LOST WOODS The Discovered Writing of Rachel Carson Edited and with an introduction by Linda Lear Beacon Press. 267 pp. $24
This collection of miscellaneous writings by Rachel Carson gives a new generation an opportunity to rediscover the legendary biologist and ecologist. In some ways it's better than sitting down to read "Silent Spring," since there's something in all of us that doesn't like to be preached to -- that doesn't willingly take to hearing bad news.
It's 34 years since Rachel Carson's death, and it's entirely possible that a great many people haven't heard of her, or, perhaps, have heard of her but never read her books. Carson pursued her education in biology at Johns Hopkins, did some graduate work -- all of this in the '30s. She began her writing career by working on government brochures and radio scripts and, in 1941, published her first book, "Under the Sea-Wind." She was a nature writer at that time, given to lyricism. She was the very opposite of controversial: a woman writing about a "beautiful" ocean, working in the northeastern corner of America with important white males as her mentors. What could be bad about any of this? What wasn't to like?
In 1951 Carson published "The Sea Around Us." Again, her prose was lyric, her subject "beautiful," her task was to awaken the larger public to the hidden mysteries of our oceans. The New Yorker serialized the book; it stayed on the New York Times bestseller list for weeks and weeks. Carson won the National Book Award that year, along with novelist James Jones and poet Marianne Moore. Carson was famous.
At that time she was still a nature writer, with all that that implied. She was capable of sentences like: "Let's picture the spawning journey of the Chesapeake Bay eel." (Certain people I know might have responded: "Aaw, you picture it! I'm going out for a drink!") Or, writing about the chimney swift: "During the nesting season the salivary glands enlarge, providing copious supplies of the needed cement. Later they shrink, but the hollow spaces left in the cheeks of the swift are put to good use -- the bird crams them full of insects to bring back to its hungry babies." Prose like this conveys the very essence of safety. It's like listening to a secular Sunday sermon; the only criticism this kind of writing is open to is perhaps a little mean-spirited kidding around. (Remember Evelyn Waugh's clueless nature writer in his comedic masterpiece, "Scoop"? Remember that "questing vole" who went "featherfooted through the plashy fen"?)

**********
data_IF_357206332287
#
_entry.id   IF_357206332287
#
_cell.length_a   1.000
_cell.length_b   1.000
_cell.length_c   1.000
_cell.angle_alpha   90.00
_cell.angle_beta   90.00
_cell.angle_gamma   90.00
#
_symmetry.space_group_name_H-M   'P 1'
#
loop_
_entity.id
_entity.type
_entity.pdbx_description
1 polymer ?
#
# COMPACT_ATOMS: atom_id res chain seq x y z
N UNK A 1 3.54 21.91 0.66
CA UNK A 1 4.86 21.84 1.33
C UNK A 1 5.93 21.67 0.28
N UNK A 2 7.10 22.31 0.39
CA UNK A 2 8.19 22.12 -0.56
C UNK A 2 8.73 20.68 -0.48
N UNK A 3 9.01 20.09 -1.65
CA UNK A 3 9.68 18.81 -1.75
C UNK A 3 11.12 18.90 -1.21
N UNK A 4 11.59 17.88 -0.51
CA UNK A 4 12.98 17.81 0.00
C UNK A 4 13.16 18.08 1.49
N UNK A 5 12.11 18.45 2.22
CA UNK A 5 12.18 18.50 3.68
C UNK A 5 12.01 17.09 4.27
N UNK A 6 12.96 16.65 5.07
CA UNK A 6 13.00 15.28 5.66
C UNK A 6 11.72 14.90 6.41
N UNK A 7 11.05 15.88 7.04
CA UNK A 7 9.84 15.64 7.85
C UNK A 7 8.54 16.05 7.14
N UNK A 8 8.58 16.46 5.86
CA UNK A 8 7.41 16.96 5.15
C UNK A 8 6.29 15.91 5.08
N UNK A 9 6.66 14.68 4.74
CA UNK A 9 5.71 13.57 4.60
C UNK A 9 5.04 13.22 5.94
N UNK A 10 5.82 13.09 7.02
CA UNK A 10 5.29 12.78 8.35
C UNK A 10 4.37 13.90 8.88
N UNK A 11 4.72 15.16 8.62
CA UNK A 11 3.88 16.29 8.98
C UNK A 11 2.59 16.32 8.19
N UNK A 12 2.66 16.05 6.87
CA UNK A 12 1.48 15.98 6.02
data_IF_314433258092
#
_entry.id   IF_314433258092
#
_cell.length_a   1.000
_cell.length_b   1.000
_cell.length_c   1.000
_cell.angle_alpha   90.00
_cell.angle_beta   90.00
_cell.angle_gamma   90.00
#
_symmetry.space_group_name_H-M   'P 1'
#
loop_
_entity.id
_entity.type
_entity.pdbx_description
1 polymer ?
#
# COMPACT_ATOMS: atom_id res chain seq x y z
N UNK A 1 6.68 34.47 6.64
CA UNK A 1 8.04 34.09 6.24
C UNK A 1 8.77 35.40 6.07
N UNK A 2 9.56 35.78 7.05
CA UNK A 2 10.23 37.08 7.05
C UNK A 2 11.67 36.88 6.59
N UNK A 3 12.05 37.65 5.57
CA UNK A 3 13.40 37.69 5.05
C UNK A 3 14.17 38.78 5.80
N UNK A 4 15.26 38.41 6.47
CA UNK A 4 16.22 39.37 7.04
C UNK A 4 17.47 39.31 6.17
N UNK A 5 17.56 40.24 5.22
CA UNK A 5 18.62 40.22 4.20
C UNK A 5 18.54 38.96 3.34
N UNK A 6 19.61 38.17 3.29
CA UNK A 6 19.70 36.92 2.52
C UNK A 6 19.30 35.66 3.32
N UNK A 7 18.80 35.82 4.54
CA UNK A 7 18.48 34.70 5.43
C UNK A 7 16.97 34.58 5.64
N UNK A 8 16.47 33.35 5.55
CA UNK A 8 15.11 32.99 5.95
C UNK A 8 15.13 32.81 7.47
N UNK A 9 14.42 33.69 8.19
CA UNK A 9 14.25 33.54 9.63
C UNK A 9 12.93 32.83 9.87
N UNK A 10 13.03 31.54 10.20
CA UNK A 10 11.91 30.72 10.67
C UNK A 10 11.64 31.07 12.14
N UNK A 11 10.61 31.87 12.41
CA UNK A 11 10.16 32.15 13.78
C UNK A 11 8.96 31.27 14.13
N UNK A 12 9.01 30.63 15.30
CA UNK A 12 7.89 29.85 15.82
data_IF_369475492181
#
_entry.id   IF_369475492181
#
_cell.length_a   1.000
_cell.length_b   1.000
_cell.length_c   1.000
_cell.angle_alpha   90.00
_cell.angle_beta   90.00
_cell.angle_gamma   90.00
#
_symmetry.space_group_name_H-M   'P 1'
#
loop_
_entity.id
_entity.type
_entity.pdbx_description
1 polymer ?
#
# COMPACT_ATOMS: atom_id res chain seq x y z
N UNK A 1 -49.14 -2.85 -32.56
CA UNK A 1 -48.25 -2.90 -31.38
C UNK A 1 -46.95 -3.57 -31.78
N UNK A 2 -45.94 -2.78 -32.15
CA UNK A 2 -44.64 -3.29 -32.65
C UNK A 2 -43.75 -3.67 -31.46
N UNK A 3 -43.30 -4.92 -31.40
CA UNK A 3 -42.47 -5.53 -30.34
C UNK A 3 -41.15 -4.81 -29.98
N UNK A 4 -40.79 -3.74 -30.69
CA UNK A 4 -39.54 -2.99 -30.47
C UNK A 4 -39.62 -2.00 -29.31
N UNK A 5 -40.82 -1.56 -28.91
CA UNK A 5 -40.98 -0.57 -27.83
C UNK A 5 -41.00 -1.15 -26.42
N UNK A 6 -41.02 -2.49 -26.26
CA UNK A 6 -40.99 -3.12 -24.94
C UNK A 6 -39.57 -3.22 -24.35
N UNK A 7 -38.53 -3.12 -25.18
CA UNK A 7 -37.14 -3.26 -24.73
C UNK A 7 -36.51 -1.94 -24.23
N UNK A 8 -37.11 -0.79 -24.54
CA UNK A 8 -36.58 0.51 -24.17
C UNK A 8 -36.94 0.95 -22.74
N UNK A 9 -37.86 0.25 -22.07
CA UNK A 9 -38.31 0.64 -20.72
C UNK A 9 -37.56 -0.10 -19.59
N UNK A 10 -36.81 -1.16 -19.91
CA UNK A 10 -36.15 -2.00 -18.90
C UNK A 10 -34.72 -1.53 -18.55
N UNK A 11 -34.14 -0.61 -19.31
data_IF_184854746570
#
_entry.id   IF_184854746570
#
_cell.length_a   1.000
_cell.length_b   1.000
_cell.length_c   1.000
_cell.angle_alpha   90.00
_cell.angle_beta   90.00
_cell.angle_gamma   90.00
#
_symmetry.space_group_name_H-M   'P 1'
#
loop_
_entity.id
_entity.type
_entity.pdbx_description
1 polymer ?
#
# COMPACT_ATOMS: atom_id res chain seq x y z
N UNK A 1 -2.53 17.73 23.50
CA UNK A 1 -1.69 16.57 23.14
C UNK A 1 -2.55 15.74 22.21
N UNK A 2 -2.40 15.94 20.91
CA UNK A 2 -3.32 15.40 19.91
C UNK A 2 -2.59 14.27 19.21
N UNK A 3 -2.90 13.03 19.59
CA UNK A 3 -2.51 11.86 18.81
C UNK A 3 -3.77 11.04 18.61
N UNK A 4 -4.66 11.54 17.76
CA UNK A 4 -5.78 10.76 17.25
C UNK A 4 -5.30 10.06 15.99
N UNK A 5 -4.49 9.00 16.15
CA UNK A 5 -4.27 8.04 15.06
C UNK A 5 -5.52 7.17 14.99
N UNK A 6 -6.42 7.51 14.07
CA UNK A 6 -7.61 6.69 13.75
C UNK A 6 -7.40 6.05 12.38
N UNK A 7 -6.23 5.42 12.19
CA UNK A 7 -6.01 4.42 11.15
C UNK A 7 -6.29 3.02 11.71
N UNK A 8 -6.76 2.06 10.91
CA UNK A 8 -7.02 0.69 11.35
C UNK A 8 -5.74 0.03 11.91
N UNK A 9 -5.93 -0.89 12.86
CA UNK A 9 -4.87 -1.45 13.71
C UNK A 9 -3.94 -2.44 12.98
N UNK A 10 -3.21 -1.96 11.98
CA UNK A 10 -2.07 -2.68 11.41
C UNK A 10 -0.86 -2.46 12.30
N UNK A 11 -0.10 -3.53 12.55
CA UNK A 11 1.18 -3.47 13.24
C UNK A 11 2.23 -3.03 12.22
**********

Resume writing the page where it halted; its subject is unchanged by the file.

Rachel Carson instructed a somewhat bemused public through three volumes of informational material on the ocean and its shores. She commended the sand dunes to us, and the tide pools, and the hermit crabs, and those Chesapeake Bay eels. Her writing was almost invariably beautiful to the point of being placid, distinguished to the point of a big yawn: "Within its depths the marsh concealed the lurking bittern, the foraging heron, the meadow mouse running down long trails overarched by grass stems."
But as early as 1953 Carson remarked in a speech that the Earth was moving into "a warm cycle of unknown duration." She had been looking at the natural world around her in a new way. She couldn't help but notice that the government was tossing radioactive waste into her beloved sea. She turned her attention to the air, to the ozone layer; she noticed that some of her beloved birds were dying. In 1962, she published "Silent Spring," a book, editor Linda Lear notes, "that literally changed the course of history."
"Silent Spring" didn't just describe the environment -- those lurking bitterns and foraging herons -- it dared to point out that deadly synthetic pesticides were invading the water tables and the entire food chain, that these pesticides were in danger of killing off perhaps all life on the planet. Almost overnight, it could be said, Rachel Carson changed from being an insider to an outsider, from being a genteel cheerleader for nature to an impassioned activist.
The chemical industry squawked, and squawked hard. It accused her of hysteria, inaccuracy, of being dead wrong. There was nothing bad about substances like DDT. DDT was good, and good for you! Carson responded in editorials and speeches. She gave specific examples -- of dying birds, of Turkish children growing fur on their faces, of detergents foaming up in public water supplies, of radioactive substances in the bones of Laplanders (and all this was years before Chernobyl).
But she fought back without raising her voice into stridency, or so it would seem from these published speeches. She seems to have banked on all the calm credibility she'd built up through her earlier, uncontroversial writings. Her message was implicit. If you look hard enough at the natural world around you, you can't help but love it. And if you love something hard enough, it follows that you must do what you can to keep it from being destroyed.
These writings -- essays, letters, magazine pieces, speeches -- show us the evolution of a decent woman from scholar to warrior for all that's right. And there's nothing here at all that sounds like a sermon. By Carolyn See, whose reviews appear on Fridays in the Style section.